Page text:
ABOUT THE AUTHORS 237 Biotechnology, a Consultative Group on International Agricultural Research Study Panel on safe uses of gene technology, and a Food and Agriculture Organization/World Health Organization Expert Consultation on food safety of genetically engineered fish. Kapuscinski earned her Ph.D. in fish- eries sciences in 1984 from Oregon State University. Thomas A. Lumpkin is Director General of the Asian Vegetable Research and Development Center in Taiwan. He previously served as Chair of the Department of Crop and Soil Sciences at Washington State University, and Professor of Agronomy and of Asian Studies. He was Co-Chair of the Washington State University Advisory Council for International Affairs, and his research has concentrated on East Asian agriculture with a focus on China and Japan. Dr. Lumpkin has held a number of international consultancies concerning the agricultural sciences, including the United Nations Food and Agriculture Organization, and he is a former National Academy of Sciences Research Scholar in China. He has published numer- ous peer-reviewed articles, book chapters, and several books ranging from topics such as soybean genetics to management practices on the yield of paddy rice. Dr. Lumpkin holds a Ph.D. in agronomy from the University of Hawaii in 1983. David C. Magnus is Associate Professor of Pediatrics (Medical Genetics) and Co-Director of the Stanford Center for Biomedical Ethics. He is recog- nized for his expertise in biology and bioethics, especially as applied to genetic technology and agricultural biotechnology. Dr. Magnus has pub- lished widely on the history and philosophy of biology and bioethics. He serves as Associate Editor of the American Journal of Bioethics and as an editorial advisor for the Encyclopedia of Life Sciences. Dr. Magnus is a member of the U.S. Secretary of Agriculture's Advisory Committee on Bio- technology and Agriculture in the 21st Century. He has acted as a consult- ant for the National Conference of State Legislators on cloning, and as an expert consultant for the World Bank on food security and biotechnology. Dr. Magnus earned a Ph.D. from Stanford University in 1989. Daniel B. Magraw, Jr. is President of the Center for International Environ- mental Law (CIEL) in Washington, D.C. His expertise is in international law and public policy, including the regulation of genetically engineered organisms that are released into the environment. From 1992 to 2001, he served the U.S. Environmental Protection Agency as Associate General Counsel and Director of the International Environmental Law Office, before joining CIEL, a public interest law organization that uses principles of ecology and justice to strengthen international environmental law. Mr. Magraw has published numerous articles and books concerning public
238 ABOUT THE AUTHORS and private international law, and he has served as Chair of the Section of International Law and Practice of the American Bar Association. He holds a J.D. from the University of California, Berkeley, School of Law (1976), a BA (high honors in economics, 1968) from Harvard University, and served as a Professor of Law at the University of Colorado from 1983 to 1992. Eugene W. Nester, Professor of Microbiology at the University of Washing- ton, is recognized for his knowledge of molecular genetics. Nester is known for his creative and interdisciplinary approach to solving problems in bio- chemistry and molecular genetics. He was the first to demonstrate Agrobacterium Ti plasmid gene transfer into plants, and has contributed much to our current understanding of the mechanisms for incorporating foreign genes into plants. Given that Agrobacterium is the main mechanism used in biotechnology for introducing recombinant DNA into target organ- isms, Nester's research has been essential for optimizing this system of gene transfer for research and commercial purposes. In addition to earning several awards, such as the Australia Prize and the Cetus Award in Biotech- nology, Nester was elected to the National Academy of Sciences in 1994. He has served on several National Research Council committees, most notably on the 1989 Committee on Scientific Introduction of Genetically Modified Microorganisms and Plants into the Environment. John J. Peloquin is Group Leader for Protein Chemistry for the American Protein Corporation in Ames, Iowa. Previously, Dr. Peloquin was an Assis- tant Researcher V in the Departments of Entomology and Biochemistry at University of California, Riverside. Currently, his research interests include the identification, purification and industrial production of functional pro- teins from complex sources in addition to his previous study of insect symbiotic bacteria, and the genetic transformation of insects for eventual field release. He has authored or co-authored numerous peer-reviewed publications and book chapters concerning symbiotic extracellular bacte- ria, pink bollworm, transgenic insects, and other topics related to parasitol- ogy and heterologous gene expression. Dr. Peloquin has served as a con- sultant to the United Nations Food and Agriculture Organization, as well as a study group member of the First International Workshop on Compara- tive Insect Genomics. He has worked to develop patents for inventions such as a pink bollworm expression system, as well as an electroelution device for nucleic acids and proteins. Dr. Peloquin earned his Ph.D. in vector biology from Texas A&M University in 1985. Allison A. Snow is Professor of Evolution, Ecology, and Organismal Biology at The Ohio State University. She is noted for her expertise in the micro- evolutionary processes of plant populations, including breeding systems,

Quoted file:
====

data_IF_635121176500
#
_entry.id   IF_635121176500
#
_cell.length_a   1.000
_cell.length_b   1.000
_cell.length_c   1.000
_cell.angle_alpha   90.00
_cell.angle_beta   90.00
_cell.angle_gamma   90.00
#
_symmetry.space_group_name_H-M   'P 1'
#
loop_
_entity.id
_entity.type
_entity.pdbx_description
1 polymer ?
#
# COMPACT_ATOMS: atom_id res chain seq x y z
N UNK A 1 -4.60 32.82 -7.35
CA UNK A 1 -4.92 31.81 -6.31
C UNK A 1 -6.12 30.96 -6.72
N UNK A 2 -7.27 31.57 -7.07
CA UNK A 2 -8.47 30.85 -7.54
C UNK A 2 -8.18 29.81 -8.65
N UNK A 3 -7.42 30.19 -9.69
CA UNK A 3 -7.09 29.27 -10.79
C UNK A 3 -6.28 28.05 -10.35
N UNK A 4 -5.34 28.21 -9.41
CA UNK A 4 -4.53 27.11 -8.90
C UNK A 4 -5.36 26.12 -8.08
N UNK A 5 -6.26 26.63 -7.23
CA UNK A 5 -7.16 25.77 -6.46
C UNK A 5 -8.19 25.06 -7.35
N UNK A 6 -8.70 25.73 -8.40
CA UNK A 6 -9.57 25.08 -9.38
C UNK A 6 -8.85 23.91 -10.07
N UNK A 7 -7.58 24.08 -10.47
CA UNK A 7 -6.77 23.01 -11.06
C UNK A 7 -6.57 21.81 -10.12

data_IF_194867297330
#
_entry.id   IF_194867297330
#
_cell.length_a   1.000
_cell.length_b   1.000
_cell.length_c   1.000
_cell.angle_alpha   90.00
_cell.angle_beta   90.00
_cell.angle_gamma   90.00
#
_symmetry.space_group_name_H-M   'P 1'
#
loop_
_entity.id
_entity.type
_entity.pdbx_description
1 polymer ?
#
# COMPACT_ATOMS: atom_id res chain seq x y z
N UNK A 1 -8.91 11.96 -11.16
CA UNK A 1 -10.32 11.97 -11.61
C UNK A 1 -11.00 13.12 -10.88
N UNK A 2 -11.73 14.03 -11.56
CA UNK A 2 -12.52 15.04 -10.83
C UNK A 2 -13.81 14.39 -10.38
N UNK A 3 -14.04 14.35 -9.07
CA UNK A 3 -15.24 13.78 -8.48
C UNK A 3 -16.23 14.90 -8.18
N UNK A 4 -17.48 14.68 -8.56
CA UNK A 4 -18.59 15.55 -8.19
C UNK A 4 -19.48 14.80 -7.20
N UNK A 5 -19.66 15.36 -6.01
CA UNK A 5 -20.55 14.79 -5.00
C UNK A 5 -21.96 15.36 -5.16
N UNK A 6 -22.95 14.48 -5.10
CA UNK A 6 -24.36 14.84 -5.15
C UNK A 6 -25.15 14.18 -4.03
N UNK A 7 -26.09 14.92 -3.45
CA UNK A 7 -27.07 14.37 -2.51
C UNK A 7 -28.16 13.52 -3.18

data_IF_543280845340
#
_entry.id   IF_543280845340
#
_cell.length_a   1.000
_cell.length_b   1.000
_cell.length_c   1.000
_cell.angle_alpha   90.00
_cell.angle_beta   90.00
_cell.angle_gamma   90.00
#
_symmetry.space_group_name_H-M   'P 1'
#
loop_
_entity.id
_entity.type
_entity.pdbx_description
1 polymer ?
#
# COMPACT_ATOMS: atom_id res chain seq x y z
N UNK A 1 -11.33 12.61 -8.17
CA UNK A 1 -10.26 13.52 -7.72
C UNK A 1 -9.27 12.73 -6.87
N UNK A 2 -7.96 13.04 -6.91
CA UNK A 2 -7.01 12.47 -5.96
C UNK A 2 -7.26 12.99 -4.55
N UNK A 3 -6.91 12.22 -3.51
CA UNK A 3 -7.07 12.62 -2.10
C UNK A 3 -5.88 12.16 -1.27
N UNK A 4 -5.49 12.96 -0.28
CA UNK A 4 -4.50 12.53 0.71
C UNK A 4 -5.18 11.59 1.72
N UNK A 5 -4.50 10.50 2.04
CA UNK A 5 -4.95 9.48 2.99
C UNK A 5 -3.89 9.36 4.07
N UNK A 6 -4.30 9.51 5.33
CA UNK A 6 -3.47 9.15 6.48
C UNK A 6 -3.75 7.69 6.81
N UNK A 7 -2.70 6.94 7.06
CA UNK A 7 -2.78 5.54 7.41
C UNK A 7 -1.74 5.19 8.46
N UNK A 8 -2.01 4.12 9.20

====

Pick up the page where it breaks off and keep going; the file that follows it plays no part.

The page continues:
ABOUT THE AUTHORS 239 pollination ecology, and conservation biology. Currently, Dr. Snow's research focuses on whether crop-to-wild gene flow can lead to rapid evolu- tion in weeds. She has published widely in numerous peer-reviewed jour- nals, in addition to having published several technical reports and book chapters on topics such as transgenic plants, pollination ecology, and gene flow. Dr. Snow is a member of the National Research Council Committee on Agricultural Biotechnology, Health, and the Environment, and she served on the 1999 NRC Committee on Genetically Modified Pest-Protected Plants. She is also President-Elect of the Botanical Society of America, and is an Associate Editor for Environmental Biosafety Research. Dr. Snow received her Ph.D. in botany from the University of Massachusetts in 1982. Mariam B. Sticklen is a Professor in the Department of Crop and Soil Sciences at Michigan State University. She is known for her expertise in genetic engineering of cereals and turfgrasses. Dr. Sticklen has been exten- sively engaged in the genetic improvement of agricultural crops of developing countries, reducing applications of hazardous chemicals by gene discovery and cloning, and genetic engineering of turfgrasses and other gramineous plants, and production of ethanol and other biobased industrial products (including biodegradable plastic) in corn through genetic engineering. She has been a member of the Board of Trustees for the International Crops Research Institute for the Semi-Arid Tropics in India and Africa for six years. In 1991, she established a project titled "Agricultural Biotechnology for Sustainable Productivity," through the United States Agency for Inter- national Development. Dr. Sticklen has received many awards for her contributions, including the Michigan State University's Ralph Smuckler International Award. She currently owns six patents and has published two books and many peer-reviewed articles. Dr. Sticklen received a Ph.D. in horticulture from The Ohio State University in 1981. Paul E. Turner is Assistant Professor in the Department of Ecology and Evolutionary Biology at Yale University. Dr. Turner's research interests include virus ecology, hostparasite interactions, the evolution of infectious disease, and the evolution of sex. His laboratory is using microorganisms as model systems to address hypotheses in ecological and evolutionary theory. His other research interests include the role of sex and its conse- quences in virus evolution, game theory and virus interactions, evolution of plasmid transmission, and virus mediation of host apoptosis. Dr. Turner has published numerous peer-reviewed articles on topics in these areas, and he has spoken at several professional workshops and symposia in the U.S. and abroad. He earned his Ph.D. in zoology from Michigan State Univer- sity, with a certificate in ecology and evolution, in 1995.